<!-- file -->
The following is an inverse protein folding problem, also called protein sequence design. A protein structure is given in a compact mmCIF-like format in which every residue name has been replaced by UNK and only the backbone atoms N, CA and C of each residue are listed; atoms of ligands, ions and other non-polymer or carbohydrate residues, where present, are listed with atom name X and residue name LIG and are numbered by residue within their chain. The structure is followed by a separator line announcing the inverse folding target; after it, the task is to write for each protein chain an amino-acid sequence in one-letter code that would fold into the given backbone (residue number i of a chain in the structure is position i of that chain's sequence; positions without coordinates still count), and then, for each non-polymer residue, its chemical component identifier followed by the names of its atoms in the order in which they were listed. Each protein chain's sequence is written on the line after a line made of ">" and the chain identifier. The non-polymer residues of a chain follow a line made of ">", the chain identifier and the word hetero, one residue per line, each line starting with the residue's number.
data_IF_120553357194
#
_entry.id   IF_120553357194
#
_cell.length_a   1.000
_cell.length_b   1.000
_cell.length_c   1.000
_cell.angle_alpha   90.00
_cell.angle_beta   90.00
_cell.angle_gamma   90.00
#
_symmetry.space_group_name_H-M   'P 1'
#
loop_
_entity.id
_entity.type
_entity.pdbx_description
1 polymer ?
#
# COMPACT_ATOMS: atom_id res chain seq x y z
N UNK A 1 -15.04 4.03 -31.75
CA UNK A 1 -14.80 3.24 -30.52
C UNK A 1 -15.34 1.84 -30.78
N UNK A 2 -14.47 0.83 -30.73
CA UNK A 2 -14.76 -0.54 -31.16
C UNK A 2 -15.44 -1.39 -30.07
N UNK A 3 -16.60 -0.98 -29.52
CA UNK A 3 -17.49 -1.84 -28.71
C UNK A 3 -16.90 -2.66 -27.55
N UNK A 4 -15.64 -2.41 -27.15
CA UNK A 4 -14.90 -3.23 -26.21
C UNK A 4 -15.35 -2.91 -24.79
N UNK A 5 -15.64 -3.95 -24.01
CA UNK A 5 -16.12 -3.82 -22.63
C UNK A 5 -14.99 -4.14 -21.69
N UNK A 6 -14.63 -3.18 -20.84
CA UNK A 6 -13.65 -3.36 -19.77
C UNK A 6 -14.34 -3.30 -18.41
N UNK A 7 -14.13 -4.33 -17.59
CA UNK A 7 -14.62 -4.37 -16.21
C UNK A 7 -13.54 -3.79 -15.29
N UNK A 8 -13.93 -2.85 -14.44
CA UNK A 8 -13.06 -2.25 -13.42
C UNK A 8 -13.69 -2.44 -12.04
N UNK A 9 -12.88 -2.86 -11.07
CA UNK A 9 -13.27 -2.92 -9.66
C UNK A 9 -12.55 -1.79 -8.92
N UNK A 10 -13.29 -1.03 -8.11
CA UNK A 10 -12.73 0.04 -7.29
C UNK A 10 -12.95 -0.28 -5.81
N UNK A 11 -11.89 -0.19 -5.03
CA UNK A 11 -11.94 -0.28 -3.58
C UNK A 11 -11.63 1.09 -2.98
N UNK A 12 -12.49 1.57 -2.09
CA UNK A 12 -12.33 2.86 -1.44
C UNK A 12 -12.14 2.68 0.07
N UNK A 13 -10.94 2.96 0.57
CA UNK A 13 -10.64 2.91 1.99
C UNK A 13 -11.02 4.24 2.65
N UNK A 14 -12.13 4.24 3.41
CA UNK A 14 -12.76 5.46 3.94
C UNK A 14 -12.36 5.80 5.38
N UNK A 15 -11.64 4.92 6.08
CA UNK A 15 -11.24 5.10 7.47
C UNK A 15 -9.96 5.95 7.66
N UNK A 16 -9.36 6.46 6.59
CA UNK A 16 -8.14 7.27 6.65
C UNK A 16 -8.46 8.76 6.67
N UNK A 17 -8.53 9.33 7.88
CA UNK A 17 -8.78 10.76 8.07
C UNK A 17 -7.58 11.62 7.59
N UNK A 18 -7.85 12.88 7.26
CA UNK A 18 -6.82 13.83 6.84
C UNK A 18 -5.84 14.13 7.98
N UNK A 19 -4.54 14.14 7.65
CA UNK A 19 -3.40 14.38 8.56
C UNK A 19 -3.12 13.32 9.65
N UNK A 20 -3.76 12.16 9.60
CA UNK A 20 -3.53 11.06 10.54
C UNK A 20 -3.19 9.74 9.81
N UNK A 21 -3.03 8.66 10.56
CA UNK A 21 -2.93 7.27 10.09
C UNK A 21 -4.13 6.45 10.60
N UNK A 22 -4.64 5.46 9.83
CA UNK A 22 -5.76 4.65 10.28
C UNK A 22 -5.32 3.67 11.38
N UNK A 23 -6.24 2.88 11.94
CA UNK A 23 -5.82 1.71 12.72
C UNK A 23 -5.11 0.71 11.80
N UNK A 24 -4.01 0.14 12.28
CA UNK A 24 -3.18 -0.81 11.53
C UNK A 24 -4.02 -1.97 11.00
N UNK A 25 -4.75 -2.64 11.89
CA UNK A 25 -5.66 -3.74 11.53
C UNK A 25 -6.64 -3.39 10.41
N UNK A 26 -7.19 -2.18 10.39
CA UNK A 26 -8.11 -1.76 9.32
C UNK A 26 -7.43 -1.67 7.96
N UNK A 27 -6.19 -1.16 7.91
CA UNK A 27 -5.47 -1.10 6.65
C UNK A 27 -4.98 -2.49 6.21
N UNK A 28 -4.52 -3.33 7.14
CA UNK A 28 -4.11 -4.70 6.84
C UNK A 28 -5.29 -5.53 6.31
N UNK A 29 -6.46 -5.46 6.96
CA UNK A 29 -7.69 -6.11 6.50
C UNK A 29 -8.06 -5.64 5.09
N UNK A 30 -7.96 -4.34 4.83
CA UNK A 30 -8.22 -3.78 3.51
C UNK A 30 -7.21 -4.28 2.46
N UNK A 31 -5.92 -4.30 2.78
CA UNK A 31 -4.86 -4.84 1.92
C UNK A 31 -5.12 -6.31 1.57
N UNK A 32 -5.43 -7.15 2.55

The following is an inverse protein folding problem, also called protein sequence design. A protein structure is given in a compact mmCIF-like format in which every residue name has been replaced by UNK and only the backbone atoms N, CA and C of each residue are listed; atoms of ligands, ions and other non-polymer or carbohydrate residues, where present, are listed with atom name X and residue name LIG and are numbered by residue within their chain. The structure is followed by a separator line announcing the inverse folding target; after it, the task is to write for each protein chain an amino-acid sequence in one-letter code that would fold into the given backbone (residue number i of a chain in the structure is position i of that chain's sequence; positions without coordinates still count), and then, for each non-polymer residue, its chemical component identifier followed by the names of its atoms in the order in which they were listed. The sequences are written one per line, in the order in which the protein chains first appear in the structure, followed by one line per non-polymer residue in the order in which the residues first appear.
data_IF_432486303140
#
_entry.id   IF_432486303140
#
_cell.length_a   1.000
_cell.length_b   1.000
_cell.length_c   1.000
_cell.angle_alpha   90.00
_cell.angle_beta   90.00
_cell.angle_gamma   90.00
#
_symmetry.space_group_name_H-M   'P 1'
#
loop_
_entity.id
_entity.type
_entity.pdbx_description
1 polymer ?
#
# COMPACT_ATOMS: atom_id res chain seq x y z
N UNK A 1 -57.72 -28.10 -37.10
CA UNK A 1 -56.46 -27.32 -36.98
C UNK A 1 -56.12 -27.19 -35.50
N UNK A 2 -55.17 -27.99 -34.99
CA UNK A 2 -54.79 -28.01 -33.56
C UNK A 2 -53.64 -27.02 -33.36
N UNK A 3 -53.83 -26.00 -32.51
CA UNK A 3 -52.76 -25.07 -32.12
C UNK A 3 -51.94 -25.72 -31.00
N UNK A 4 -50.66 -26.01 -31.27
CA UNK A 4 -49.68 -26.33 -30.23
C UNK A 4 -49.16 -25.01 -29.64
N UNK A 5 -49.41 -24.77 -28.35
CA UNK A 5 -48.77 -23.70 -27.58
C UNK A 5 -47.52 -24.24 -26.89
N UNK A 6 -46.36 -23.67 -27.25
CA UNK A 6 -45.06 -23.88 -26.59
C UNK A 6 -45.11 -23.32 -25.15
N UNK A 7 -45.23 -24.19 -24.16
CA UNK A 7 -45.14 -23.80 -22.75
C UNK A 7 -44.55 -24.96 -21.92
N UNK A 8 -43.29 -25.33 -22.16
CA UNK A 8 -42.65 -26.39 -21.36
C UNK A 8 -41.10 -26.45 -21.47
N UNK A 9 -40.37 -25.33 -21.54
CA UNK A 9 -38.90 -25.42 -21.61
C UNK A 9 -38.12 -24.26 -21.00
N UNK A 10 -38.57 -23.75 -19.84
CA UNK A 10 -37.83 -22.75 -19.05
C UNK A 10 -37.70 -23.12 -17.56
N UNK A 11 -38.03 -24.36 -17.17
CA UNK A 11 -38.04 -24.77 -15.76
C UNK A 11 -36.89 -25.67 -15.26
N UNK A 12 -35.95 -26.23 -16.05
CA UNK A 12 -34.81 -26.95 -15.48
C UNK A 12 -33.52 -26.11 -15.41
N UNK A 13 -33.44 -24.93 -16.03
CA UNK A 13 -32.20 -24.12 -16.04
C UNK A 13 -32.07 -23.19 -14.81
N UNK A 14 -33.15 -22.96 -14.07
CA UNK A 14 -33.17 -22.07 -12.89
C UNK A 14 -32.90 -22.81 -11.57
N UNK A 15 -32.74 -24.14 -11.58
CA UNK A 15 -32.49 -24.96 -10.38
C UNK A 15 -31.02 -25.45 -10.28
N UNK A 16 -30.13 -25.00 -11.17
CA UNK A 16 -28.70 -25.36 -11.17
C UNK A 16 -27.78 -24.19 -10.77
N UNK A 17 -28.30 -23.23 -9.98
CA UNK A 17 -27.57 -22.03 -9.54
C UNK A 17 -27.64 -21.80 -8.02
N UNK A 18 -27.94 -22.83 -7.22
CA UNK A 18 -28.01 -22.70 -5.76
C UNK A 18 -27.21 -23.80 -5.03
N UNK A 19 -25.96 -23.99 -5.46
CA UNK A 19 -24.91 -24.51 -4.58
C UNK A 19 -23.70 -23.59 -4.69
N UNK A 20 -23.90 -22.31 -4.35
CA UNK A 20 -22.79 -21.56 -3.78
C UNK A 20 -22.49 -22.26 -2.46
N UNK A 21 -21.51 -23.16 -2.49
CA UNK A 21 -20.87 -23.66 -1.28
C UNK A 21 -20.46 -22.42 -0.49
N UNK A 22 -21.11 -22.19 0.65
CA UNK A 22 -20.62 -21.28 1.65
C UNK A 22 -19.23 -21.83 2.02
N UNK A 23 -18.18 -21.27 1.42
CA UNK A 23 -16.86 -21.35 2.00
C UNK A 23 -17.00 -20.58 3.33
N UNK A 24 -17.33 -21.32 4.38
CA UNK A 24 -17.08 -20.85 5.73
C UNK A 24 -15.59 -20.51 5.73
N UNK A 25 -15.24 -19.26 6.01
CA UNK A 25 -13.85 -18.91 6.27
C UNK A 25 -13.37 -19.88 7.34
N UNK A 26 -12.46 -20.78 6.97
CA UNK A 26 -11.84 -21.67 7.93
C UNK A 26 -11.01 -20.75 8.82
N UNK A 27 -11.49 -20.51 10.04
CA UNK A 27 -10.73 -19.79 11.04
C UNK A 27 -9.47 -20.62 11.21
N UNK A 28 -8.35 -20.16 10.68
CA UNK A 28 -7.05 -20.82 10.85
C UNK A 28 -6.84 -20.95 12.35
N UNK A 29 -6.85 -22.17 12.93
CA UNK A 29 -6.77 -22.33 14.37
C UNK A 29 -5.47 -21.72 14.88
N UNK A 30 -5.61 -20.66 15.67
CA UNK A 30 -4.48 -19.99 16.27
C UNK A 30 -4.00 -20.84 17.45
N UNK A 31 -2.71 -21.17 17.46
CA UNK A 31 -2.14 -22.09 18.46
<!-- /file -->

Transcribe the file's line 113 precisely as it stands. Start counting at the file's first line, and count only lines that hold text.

CA UNK A 31 -4.86 -4.84 1.92